New York Radio
As ultra-bland media behemoths such as Clear Channel and Infinity Broadcasting grow like kudzu, sinking tendrils into all aspects of the nation's airwaves, independent radio outposts continue to press on.
Instead of playing host to thinly veiled payola, Frankensteinian voice-tracking methods, banal focus-group research, and computerized playlists targeted to specific demographics, these independent stations feature DJs that actually get to choose their own records.
"The most important thing for citizens to remember about radio is that it's a public resource that's often taken for granted," says Michael Bracy, co-founder of the Future of Music Coalition, a Washington, D.C.-based advocacy group and think tank. "In the last eight or 10 years, there's been a complete revolution in the way radio stations are owned, and who owns them. These changes have had a devastating impact, as we see an increase in corporate ownership and a loss of local voices."
Luckily, the denizens of the New York metropolitan area, unlike the more unfortunate residents of, say, Wyoming, are able to access a variety of interesting radio stations bubbling just below the homogeneity proffered by stations with names like "Kiss" and "Lite." Surf the stations to the left of the dialor on the Internetand be greeted by a bewildering array of radio shows that are community-oriented, free-form, radical, experimental, or just plain wacky.
The crown jewel of New York independent radio is WFMU (91.1 FM, and online at wfmu.org), a fully listener-supported free-form radio station based in Jersey City. "On any given day, you can hear anything from Sun Ra to Turkish music to mariachis to experimental Japanese music to Frank Sinatra to local electro bands to dead air," says Ken Freedman, WFMU's station manager. Listen in good companylongtime fans of WFMU include the likes of Lou Reed, Laurie Anderson, Cindy Sherman, Jim Jarmusch, Steve Buscemi, and Sonic Youth. WFMU program director Brian Turner keeps abreast of a dizzying international smorgasbord of music, "whether it means writing to some kid who's putting out his own CD-R's in Japan or finding somebody who specializes in field recordings of Antarctic penguins," he explains. If you like WFMU, you should also check out the spirited free-form radio station FREE 103.9 (103.9 FM, free103point9.org), broadcasting from Williamsburg.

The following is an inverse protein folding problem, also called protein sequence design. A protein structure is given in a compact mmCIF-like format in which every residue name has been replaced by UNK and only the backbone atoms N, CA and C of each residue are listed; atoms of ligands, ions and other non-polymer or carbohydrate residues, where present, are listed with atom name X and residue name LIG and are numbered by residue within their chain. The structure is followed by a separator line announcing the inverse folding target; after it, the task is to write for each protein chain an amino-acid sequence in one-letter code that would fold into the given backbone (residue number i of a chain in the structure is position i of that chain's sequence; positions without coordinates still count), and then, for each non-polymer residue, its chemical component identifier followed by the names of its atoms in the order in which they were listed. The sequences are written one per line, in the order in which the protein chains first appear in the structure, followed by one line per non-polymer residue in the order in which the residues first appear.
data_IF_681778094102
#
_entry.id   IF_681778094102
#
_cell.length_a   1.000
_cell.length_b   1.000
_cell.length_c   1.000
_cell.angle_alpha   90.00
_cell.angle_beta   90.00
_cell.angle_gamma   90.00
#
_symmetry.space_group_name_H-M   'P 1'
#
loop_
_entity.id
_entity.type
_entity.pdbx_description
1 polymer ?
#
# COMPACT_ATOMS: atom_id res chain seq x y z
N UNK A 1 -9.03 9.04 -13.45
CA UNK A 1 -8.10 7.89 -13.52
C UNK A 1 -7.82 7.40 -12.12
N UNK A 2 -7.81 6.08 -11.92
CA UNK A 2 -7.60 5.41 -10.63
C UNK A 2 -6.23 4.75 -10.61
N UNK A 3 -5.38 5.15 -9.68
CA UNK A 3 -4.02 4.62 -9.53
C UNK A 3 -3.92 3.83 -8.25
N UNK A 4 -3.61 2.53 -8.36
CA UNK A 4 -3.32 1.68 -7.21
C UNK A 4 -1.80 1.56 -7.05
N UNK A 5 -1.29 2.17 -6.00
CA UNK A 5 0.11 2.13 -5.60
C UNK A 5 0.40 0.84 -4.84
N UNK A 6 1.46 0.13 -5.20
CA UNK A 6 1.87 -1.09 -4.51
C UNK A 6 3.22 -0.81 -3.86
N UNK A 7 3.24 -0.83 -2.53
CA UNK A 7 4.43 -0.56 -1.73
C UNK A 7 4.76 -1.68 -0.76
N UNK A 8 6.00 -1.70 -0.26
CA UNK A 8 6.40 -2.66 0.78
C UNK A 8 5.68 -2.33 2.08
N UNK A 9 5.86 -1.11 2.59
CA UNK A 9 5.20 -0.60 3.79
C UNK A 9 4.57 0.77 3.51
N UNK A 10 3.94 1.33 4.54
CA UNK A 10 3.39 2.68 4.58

WBAI PACIFICA RADIO (99.5 FM, wbai.org), a lightning rod for left-leaners and home to the popular show Democracy Now!, is currently scrambling to contend with a major budget shortfall while still somehow managing to broadcast at full blast. During the day, WBAI focuses mainly on politics and community affairs programming, but at night the station offers eclectic music picks, from punk to soul to rock 'n' roll en español.
WKCR (Columbia, 89.9 FM, wkcr.org), WBAR (Barnard, 87.9 FM, wbar.org), and WNYU (NYU, 89.1 FM, wnyu.org) are all college radio stations worth checking out. Jazz cats will dig WKCR's solid, award-winning jazz programming, while WBAR and WNYU tend to be more, y'know, "indie." An intriguing listen is City College's WHCR (90.3 FM, whcr.org). Also known as "The Voice of Harlem," the station serves as a community affairs radio station for the Harlem area, in addition to dishing up a good blend of hip-hop, reggae, r&b, Latin music, and jazz.
EAST VILLAGE RADIO (eastvillageradio.com), currently broadcasting from a mere single watt of power due to a few charming cease-and-desist letters from the FCC, is still available online and has plans to expand against all odds. Though still in its infancy, the station already boasts dozens of high-quality DJs around the clock.
With all of these choices, is there anything these stations won't play? "You won't hear much Shania Twain," admits WFMU's Turner.
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